The interior, with its huge steering wheel so many young firefighters tried to hold on to, looks both functional and elegant. The seats were recovered in red leather and all the gauges and switches were put back to good working order. Even the odometer reads 9/10 of a mile on it. Attention to detail is impeccable and everywhere you look. Pulling the fire pumper out of the garage for this photo shoot, people couldn't help but give the thumbs up, stop and stare, and even pull over to take their own photos. This truck stirs emotion deep within, especially for the two retired firefighters who, in their younger years, served their community on it everyday. In service as Engine One, the truck was referred to as "1489", its equipment number. However, the number one seems more applicable as this is quite possibly the finest example of an early-'50s fire engine in the world. Because of two men's love for the brotherhood of firefighters and their perseverance to see this '52 Mack get back to its glory days, they have unofficially raised the bar for early-model operational restorations to incredible heights.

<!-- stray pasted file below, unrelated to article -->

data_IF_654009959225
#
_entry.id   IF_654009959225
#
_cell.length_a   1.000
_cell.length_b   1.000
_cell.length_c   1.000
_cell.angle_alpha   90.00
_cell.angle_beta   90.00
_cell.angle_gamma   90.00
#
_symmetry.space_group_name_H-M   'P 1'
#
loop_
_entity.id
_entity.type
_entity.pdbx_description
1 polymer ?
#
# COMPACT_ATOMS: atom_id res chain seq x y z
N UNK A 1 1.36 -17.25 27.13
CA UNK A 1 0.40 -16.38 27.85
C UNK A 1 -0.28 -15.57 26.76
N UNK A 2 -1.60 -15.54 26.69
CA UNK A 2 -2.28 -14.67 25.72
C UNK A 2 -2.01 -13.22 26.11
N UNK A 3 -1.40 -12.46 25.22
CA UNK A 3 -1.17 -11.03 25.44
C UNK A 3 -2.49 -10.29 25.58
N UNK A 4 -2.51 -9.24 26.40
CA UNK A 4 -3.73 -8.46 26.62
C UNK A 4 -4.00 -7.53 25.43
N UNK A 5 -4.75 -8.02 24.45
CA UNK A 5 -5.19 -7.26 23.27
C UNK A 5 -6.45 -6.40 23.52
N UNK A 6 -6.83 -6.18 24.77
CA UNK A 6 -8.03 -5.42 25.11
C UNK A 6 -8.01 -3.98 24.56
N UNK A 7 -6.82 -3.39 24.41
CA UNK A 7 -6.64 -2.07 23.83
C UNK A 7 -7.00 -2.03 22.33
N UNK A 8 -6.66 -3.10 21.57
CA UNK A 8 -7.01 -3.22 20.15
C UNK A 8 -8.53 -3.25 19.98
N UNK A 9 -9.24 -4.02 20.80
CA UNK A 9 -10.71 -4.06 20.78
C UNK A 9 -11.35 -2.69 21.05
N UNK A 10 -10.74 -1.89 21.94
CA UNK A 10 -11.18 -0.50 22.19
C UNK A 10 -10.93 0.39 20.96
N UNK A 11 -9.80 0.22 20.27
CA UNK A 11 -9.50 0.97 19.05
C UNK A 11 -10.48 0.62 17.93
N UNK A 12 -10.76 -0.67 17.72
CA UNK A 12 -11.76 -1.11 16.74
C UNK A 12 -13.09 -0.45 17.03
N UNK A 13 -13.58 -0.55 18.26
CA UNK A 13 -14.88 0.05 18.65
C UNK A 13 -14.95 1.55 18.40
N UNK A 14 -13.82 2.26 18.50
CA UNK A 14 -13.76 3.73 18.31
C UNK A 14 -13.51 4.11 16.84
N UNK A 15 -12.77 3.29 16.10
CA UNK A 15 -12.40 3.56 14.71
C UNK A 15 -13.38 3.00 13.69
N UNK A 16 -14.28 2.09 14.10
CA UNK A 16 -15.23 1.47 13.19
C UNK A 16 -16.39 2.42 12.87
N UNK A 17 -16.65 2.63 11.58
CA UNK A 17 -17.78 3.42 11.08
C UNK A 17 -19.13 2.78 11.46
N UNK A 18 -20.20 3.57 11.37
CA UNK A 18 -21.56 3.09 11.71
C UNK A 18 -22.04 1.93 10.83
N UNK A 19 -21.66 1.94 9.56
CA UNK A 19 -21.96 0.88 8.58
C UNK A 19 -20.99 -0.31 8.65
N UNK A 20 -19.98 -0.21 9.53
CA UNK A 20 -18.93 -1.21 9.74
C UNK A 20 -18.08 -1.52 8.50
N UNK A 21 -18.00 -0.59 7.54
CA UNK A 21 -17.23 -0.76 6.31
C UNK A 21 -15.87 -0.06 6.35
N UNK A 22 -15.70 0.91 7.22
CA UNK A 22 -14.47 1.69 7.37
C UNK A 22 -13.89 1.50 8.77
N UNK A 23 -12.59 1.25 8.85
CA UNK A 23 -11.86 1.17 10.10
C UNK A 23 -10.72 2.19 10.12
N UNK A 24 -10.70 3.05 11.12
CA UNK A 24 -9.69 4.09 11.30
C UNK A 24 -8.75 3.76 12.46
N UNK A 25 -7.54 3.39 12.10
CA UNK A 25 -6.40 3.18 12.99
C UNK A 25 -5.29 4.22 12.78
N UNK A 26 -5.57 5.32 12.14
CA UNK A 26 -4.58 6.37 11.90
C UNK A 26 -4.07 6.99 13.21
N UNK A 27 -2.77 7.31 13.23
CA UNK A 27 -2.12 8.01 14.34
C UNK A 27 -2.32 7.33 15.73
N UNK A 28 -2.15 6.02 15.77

Alan would like to thank Hoot for working beside him since they were young firefighters, his wife Rita for her 32 years of understanding during the restoration, his daughter, and Wayne Gibson, Hoot's son, who performed the gold leaf, lettering, and pinstriping throughout the Mack.
A grand total of 2,600 feet of hose is ready for use in the storage bays of the Mack fire
This Buckeye Roto-Rays safety light was put back into good working order and looks the par